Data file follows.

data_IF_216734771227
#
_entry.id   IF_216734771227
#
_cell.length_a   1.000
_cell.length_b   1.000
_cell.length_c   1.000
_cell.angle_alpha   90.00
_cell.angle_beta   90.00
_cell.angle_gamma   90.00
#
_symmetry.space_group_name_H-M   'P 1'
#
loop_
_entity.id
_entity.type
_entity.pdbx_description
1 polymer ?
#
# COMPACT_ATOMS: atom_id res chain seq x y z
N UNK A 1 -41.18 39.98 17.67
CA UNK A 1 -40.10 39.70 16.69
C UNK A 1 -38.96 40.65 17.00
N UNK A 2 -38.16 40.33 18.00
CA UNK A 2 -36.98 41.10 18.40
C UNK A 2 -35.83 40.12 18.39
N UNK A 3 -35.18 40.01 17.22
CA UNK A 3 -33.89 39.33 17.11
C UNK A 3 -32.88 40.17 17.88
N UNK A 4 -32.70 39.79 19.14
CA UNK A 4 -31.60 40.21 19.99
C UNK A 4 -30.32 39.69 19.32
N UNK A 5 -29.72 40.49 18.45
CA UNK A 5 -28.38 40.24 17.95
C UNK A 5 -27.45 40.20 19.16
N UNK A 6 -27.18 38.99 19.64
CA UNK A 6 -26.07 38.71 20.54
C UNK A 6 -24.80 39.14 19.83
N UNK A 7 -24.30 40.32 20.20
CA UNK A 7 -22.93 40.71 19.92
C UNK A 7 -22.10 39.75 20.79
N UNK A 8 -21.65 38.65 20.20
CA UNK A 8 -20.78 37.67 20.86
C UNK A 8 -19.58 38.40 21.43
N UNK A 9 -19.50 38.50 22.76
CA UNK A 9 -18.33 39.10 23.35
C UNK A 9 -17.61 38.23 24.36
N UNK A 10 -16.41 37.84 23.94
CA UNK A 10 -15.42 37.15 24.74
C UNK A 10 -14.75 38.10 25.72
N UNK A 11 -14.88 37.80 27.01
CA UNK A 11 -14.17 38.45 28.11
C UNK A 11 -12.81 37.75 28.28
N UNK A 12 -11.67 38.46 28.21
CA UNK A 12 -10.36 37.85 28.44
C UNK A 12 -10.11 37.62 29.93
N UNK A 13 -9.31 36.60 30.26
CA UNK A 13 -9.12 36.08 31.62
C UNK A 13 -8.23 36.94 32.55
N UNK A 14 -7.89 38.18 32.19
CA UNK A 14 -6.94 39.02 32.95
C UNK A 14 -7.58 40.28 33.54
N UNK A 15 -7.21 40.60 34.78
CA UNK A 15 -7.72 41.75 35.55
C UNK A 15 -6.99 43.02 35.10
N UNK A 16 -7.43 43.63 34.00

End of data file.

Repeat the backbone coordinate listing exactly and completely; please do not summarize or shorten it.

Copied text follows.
data_IF_216734771227
#
_entry.id   IF_216734771227
#
_cell.length_a   1.000
_cell.length_b   1.000
_cell.length_c   1.000
_cell.angle_alpha   90.00
_cell.angle_beta   90.00
_cell.angle_gamma   90.00
#
_symmetry.space_group_name_H-M   'P 1'
#
loop_
_entity.id
_entity.type
_entity.pdbx_description
1 polymer ?
#
# COMPACT_ATOMS: atom_id res chain seq x y z
N UNK A 1 -41.18 39.98 17.67
CA UNK A 1 -40.10 39.70 16.69
C UNK A 1 -38.96 40.65 17.00
N UNK A 2 -38.16 40.33 18.00
CA UNK A 2 -36.98 41.10 18.40
C UNK A 2 -35.83 40.12 18.39
N UNK A 3 -35.18 40.01 17.22
CA UNK A 3 -33.89 39.33 17.11
C UNK A 3 -32.88 40.17 17.88
N UNK A 4 -32.70 39.79 19.14
CA UNK A 4 -31.60 40.21 19.99
C UNK A 4 -30.32 39.69 19.32
N UNK A 5 -29.72 40.49 18.45
CA UNK A 5 -28.38 40.24 17.95
C UNK A 5 -27.45 40.20 19.16
N UNK A 6 -27.18 38.99 19.64
CA UNK A 6 -26.07 38.71 20.54
C UNK A 6 -24.80 39.14 19.83
N UNK A 7 -24.30 40.32 20.20
CA UNK A 7 -22.93 40.71 19.92
C UNK A 7 -22.10 39.75 20.79
N UNK A 8 -21.65 38.65 20.20
CA UNK A 8 -20.78 37.67 20.86
C UNK A 8 -19.58 38.40 21.43
N UNK A 9 -19.50 38.50 22.76
CA UNK A 9 -18.33 39.10 23.35
C UNK A 9 -17.61 38.23 24.36
N UNK A 10 -16.41 37.84 23.94
CA UNK A 10 -15.42 37.15 24.74
C UNK A 10 -14.75 38.10 25.72
N UNK A 11 -14.88 37.80 27.01
CA UNK A 11 -14.17 38.45 28.11
C UNK A 11 -12.81 37.75 28.28
N UNK A 12 -11.67 38.46 28.21
CA UNK A 12 -10.36 37.85 28.44
C UNK A 12 -10.11 37.62 29.93
N UNK A 13 -9.31 36.60 30.26
CA UNK A 13 -9.12 36.08 31.62
C UNK A 13 -8.23 36.94 32.55
N UNK A 14 -7.89 38.18 32.19
CA UNK A 14 -6.94 39.02 32.95
C UNK A 14 -7.58 40.28 33.54
N UNK A 15 -7.21 40.60 34.78
CA UNK A 15 -7.72 41.75 35.55
C UNK A 15 -6.99 43.02 35.10
N UNK A 16 -7.43 43.63 34.00